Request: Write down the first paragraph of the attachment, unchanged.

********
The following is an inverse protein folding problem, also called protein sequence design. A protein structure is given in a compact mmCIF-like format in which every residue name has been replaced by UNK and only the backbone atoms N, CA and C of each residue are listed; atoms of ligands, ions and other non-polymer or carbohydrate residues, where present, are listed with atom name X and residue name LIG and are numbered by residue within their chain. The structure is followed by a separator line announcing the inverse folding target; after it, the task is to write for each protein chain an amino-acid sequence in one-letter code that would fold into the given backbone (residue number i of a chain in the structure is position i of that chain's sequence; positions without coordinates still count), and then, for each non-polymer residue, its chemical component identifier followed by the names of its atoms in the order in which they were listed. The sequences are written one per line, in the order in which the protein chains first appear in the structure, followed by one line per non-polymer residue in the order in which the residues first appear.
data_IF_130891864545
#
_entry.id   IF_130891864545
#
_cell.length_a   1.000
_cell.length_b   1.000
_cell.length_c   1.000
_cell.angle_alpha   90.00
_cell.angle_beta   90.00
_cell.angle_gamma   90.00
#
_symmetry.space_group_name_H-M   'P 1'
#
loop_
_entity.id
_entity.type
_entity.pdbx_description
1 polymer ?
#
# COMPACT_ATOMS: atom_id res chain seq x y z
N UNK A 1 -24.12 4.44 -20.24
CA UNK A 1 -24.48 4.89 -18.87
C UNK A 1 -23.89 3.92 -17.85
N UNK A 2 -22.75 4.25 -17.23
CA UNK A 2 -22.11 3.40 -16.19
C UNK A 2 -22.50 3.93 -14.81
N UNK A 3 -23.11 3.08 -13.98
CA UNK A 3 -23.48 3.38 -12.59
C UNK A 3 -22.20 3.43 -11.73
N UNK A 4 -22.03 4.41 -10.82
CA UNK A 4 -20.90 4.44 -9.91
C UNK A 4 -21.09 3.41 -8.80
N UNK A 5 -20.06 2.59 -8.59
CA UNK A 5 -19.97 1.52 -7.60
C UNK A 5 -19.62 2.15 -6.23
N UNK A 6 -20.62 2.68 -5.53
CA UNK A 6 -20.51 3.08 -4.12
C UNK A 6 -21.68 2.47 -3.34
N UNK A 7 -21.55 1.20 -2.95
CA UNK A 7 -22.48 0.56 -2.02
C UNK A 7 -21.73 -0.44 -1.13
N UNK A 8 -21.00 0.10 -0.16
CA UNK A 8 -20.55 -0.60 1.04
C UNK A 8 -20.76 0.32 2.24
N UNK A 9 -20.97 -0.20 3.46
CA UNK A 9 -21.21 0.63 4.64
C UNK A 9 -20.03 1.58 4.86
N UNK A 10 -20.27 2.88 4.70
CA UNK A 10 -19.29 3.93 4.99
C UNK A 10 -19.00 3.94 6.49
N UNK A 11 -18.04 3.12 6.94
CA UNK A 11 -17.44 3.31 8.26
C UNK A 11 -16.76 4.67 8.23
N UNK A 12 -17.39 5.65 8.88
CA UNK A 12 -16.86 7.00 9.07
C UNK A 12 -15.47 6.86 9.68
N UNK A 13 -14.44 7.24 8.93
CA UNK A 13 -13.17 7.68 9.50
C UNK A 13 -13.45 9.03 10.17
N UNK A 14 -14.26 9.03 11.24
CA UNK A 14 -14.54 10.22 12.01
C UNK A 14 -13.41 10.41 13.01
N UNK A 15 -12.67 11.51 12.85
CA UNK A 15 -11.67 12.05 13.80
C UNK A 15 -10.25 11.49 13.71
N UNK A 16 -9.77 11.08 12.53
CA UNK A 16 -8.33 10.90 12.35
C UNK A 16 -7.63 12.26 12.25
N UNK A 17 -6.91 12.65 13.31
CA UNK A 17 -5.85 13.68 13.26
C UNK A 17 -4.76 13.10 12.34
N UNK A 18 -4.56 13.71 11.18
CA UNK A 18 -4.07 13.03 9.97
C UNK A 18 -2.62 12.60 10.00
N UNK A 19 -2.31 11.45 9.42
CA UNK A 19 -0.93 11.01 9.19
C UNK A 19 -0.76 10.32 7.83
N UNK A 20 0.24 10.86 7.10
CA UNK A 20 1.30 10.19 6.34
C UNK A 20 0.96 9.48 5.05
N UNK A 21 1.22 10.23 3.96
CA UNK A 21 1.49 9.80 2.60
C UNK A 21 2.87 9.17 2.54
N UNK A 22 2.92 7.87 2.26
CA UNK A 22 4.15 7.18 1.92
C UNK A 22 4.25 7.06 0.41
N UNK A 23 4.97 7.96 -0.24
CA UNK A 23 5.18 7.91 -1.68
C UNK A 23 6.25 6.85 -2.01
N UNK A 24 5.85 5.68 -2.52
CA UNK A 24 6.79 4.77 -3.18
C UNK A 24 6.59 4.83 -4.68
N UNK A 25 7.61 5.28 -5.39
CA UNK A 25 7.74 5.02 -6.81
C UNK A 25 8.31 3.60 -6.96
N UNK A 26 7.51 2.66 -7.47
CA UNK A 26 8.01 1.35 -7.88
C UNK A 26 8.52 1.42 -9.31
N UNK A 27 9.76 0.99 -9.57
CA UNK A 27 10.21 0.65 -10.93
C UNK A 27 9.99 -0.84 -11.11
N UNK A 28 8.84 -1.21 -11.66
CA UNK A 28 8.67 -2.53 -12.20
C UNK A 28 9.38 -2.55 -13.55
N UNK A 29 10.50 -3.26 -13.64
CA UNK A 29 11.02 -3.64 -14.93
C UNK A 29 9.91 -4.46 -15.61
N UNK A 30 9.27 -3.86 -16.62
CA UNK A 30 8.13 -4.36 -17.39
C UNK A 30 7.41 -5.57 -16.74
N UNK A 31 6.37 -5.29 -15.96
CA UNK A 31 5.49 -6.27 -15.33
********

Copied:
The following is an inverse protein folding problem, also called protein sequence design. A protein structure is given in a compact mmCIF-like format in which every residue name has been replaced by UNK and only the backbone atoms N, CA and C of each residue are listed; atoms of ligands, ions and other non-polymer or carbohydrate residues, where present, are listed with atom name X and residue name LIG and are numbered by residue within their chain. The structure is followed by a separator line announcing the inverse folding target; after it, the task is to write for each protein chain an amino-acid sequence in one-letter code that would fold into the given backbone (residue number i of a chain in the structure is position i of that chain's sequence; positions without coordinates still count), and then, for each non-polymer residue, its chemical component identifier followed by the names of its atoms in the order in which they were listed. The sequences are written one per line, in the order in which the protein chains first appear in the structure, followed by one line per non-polymer residue in the order in which the residues first appear.